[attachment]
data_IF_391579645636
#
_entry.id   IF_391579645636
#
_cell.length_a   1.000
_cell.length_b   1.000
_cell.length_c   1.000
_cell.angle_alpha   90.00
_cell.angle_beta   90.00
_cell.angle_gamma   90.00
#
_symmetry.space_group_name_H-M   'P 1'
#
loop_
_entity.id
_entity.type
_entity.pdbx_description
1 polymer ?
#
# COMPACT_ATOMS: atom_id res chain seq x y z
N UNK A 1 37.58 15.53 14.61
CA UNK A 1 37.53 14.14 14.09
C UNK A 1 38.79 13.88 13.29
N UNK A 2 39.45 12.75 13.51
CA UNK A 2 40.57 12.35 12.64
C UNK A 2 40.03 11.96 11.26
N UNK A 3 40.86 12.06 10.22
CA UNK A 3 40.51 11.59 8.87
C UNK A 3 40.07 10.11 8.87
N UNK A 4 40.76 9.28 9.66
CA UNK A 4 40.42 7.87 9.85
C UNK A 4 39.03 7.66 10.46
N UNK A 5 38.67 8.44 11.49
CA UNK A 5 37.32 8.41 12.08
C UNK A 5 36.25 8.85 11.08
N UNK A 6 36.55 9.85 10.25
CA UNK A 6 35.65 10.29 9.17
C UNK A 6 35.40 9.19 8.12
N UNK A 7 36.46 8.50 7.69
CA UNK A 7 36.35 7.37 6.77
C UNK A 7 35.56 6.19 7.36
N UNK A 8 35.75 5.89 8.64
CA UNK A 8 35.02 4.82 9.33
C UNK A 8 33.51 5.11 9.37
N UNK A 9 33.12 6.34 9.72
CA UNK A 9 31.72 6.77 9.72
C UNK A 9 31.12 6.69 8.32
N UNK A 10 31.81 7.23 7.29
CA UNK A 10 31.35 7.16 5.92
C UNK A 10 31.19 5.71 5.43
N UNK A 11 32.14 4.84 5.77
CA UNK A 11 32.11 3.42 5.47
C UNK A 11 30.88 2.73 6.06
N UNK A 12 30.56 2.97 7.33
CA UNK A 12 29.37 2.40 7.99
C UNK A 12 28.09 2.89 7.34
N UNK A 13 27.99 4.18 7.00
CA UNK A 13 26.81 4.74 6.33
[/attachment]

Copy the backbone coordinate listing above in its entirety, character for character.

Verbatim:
data_IF_391579645636
#
_entry.id   IF_391579645636
#
_cell.length_a   1.000
_cell.length_b   1.000
_cell.length_c   1.000
_cell.angle_alpha   90.00
_cell.angle_beta   90.00
_cell.angle_gamma   90.00
#
_symmetry.space_group_name_H-M   'P 1'
#
loop_
_entity.id
_entity.type
_entity.pdbx_description
1 polymer ?
#
# COMPACT_ATOMS: atom_id res chain seq x y z
N UNK A 1 37.58 15.53 14.61
CA UNK A 1 37.53 14.14 14.09
C UNK A 1 38.79 13.88 13.29
N UNK A 2 39.45 12.75 13.51
CA UNK A 2 40.57 12.35 12.64
C UNK A 2 40.03 11.96 11.26
N UNK A 3 40.86 12.06 10.22
CA UNK A 3 40.51 11.59 8.87
C UNK A 3 40.07 10.11 8.87
N UNK A 4 40.76 9.28 9.66
CA UNK A 4 40.42 7.87 9.85
C UNK A 4 39.03 7.66 10.46
N UNK A 5 38.67 8.44 11.49
CA UNK A 5 37.32 8.41 12.08
C UNK A 5 36.25 8.85 11.08
N UNK A 6 36.55 9.85 10.25
CA UNK A 6 35.65 10.29 9.17
C UNK A 6 35.40 9.19 8.12
N UNK A 7 36.46 8.50 7.69
CA UNK A 7 36.35 7.37 6.77
C UNK A 7 35.56 6.19 7.36
N UNK A 8 35.75 5.89 8.64
CA UNK A 8 35.02 4.82 9.33
C UNK A 8 33.51 5.11 9.37
N UNK A 9 33.12 6.34 9.72
CA UNK A 9 31.72 6.77 9.72
C UNK A 9 31.12 6.69 8.32
N UNK A 10 31.81 7.23 7.29
CA UNK A 10 31.35 7.16 5.92
C UNK A 10 31.19 5.71 5.43
N UNK A 11 32.14 4.84 5.77
CA UNK A 11 32.11 3.42 5.47
C UNK A 11 30.88 2.73 6.06
N UNK A 12 30.56 2.97 7.33
CA UNK A 12 29.37 2.40 7.99
C UNK A 12 28.09 2.89 7.34
N UNK A 13 27.99 4.18 7.00
CA UNK A 13 26.81 4.74 6.33